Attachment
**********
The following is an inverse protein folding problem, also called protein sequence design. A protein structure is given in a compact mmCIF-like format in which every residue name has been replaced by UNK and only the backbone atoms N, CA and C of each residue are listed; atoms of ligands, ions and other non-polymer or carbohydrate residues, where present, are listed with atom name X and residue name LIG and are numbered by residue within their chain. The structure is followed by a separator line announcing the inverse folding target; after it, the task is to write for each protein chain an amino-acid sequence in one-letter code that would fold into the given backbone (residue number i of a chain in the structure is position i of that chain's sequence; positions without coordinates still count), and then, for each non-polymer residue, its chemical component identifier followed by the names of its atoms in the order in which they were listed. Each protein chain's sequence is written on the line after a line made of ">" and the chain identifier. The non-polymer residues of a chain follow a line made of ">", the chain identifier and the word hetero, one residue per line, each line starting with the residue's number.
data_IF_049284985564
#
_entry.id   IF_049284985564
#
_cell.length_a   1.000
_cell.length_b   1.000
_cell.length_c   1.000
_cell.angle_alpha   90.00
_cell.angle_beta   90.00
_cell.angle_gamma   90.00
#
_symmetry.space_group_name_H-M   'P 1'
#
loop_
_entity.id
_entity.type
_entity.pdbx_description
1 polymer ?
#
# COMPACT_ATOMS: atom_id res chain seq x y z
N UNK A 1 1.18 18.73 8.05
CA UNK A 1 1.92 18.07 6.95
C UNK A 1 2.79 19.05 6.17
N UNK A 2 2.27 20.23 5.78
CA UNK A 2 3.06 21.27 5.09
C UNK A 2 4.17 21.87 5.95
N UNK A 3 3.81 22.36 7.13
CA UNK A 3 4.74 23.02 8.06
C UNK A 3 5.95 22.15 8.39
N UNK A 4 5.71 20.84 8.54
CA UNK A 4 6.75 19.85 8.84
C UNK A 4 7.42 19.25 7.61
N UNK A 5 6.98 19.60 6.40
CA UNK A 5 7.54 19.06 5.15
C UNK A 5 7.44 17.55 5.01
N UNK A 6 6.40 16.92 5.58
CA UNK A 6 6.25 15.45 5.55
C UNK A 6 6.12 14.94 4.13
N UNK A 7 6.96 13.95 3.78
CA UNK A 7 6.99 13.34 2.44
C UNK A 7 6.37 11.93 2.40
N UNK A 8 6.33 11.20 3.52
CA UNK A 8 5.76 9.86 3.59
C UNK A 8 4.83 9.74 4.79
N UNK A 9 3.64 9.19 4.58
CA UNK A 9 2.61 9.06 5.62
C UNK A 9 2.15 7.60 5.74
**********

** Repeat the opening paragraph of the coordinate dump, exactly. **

The following is an inverse protein folding problem, also called protein sequence design. A protein structure is given in a compact mmCIF-like format in which every residue name has been replaced by UNK and only the backbone atoms N, CA and C of each residue are listed; atoms of ligands, ions and other non-polymer or carbohydrate residues, where present, are listed with atom name X and residue name LIG and are numbered by residue within their chain. The structure is followed by a separator line announcing the inverse folding target; after it, the task is to write for each protein chain an amino-acid sequence in one-letter code that would fold into the given backbone (residue number i of a chain in the structure is position i of that chain's sequence; positions without coordinates still count), and then, for each non-polymer residue, its chemical component identifier followed by the names of its atoms in the order in which they were listed. Each protein chain's sequence is written on the line after a line made of ">" and the chain identifier. The non-polymer residues of a chain follow a line made of ">", the chain identifier and the word hetero, one residue per line, each line starting with the residue's number.